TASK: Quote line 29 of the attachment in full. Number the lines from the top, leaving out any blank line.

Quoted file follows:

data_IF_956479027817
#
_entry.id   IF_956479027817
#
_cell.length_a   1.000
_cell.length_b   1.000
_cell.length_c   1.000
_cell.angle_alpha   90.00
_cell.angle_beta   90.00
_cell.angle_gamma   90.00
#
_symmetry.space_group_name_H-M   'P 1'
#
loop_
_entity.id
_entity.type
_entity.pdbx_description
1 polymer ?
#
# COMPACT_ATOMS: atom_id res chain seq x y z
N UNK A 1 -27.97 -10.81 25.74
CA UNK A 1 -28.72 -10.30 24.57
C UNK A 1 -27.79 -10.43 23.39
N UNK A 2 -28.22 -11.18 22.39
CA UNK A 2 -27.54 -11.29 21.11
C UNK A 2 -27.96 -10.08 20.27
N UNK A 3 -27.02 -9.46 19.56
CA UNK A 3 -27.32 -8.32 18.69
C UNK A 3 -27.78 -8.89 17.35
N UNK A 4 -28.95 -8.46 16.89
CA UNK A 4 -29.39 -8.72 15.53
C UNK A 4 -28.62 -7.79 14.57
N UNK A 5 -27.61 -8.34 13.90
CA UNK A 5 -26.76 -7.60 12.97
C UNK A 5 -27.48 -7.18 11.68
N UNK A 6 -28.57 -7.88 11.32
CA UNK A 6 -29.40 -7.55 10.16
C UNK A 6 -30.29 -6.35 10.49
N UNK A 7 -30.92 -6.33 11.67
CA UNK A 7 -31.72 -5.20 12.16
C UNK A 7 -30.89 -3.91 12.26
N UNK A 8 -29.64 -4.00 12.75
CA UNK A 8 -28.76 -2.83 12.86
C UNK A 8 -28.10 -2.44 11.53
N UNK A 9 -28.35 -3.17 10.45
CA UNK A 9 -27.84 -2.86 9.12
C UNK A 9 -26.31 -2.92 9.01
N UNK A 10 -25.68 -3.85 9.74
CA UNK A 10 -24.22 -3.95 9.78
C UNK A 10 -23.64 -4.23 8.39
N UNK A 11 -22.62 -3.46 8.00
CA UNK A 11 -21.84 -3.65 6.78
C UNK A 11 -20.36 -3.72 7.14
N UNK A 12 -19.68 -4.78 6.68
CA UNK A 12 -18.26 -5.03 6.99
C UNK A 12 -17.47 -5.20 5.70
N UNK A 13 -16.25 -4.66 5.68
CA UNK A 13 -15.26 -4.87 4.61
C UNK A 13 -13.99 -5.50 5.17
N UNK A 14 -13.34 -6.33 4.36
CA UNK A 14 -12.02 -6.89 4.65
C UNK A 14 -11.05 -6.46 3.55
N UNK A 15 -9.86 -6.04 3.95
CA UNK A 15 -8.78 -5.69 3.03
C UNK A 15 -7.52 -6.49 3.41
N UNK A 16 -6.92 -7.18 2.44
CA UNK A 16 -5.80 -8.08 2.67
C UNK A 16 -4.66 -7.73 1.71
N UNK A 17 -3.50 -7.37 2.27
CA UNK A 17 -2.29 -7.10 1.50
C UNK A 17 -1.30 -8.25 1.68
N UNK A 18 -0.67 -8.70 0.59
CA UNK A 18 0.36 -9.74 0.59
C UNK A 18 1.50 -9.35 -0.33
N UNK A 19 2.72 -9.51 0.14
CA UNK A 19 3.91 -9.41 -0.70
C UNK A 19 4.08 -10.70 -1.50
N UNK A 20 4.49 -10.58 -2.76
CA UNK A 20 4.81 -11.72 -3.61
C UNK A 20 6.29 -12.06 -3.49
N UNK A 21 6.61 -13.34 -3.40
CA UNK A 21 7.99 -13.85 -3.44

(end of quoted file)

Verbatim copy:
C UNK A 3 -27.78 -8.89 17.35